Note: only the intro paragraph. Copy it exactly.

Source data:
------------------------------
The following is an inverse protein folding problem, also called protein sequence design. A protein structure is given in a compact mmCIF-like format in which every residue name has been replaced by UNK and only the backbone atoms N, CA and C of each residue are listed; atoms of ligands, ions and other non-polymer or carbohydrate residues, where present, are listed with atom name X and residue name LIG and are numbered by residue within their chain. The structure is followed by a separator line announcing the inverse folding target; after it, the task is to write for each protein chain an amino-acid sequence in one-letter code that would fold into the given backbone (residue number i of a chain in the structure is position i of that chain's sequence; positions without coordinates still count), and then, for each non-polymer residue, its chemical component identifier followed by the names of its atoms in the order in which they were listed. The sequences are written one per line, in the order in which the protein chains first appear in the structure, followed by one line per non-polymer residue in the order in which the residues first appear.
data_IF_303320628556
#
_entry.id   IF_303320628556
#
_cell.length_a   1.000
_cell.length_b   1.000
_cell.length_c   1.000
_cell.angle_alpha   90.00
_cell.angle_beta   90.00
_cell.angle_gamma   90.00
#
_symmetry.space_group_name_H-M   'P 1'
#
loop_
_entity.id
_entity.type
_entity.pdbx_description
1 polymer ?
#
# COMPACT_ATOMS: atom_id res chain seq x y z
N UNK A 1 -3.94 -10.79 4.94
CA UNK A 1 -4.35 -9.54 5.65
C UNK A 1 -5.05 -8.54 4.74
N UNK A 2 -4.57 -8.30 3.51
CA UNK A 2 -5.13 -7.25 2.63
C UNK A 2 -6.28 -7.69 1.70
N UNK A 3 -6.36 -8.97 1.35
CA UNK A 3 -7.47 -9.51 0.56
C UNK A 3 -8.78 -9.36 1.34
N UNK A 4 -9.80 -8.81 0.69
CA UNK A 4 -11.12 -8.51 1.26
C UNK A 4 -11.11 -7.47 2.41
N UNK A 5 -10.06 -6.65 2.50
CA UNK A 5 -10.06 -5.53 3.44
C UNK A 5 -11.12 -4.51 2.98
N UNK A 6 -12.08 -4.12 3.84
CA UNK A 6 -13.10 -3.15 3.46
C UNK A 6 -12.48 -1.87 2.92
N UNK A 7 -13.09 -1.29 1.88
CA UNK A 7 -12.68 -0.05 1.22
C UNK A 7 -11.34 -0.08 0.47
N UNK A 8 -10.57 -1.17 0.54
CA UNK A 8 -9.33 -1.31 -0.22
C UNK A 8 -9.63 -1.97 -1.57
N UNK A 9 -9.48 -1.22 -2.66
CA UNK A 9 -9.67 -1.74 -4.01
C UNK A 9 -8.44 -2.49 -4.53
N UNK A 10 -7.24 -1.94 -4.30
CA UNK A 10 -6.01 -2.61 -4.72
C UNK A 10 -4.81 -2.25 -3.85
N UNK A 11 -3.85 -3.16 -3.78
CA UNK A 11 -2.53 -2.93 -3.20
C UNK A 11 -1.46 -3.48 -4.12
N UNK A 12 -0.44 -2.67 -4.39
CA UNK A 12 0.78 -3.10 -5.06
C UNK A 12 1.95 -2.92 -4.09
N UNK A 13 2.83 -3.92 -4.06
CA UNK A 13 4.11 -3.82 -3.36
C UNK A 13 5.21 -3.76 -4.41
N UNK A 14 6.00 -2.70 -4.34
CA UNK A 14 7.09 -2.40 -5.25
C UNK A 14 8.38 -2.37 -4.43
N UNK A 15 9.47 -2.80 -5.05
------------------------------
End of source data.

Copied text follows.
The following is an inverse protein folding problem, also called protein sequence design. A protein structure is given in a compact mmCIF-like format in which every residue name has been replaced by UNK and only the backbone atoms N, CA and C of each residue are listed; atoms of ligands, ions and other non-polymer or carbohydrate residues, where present, are listed with atom name X and residue name LIG and are numbered by residue within their chain. The structure is followed by a separator line announcing the inverse folding target; after it, the task is to write for each protein chain an amino-acid sequence in one-letter code that would fold into the given backbone (residue number i of a chain in the structure is position i of that chain's sequence; positions without coordinates still count), and then, for each non-polymer residue, its chemical component identifier followed by the names of its atoms in the order in which they were listed. The sequences are written one per line, in the order in which the protein chains first appear in the structure, followed by one line per non-polymer residue in the order in which the residues first appear.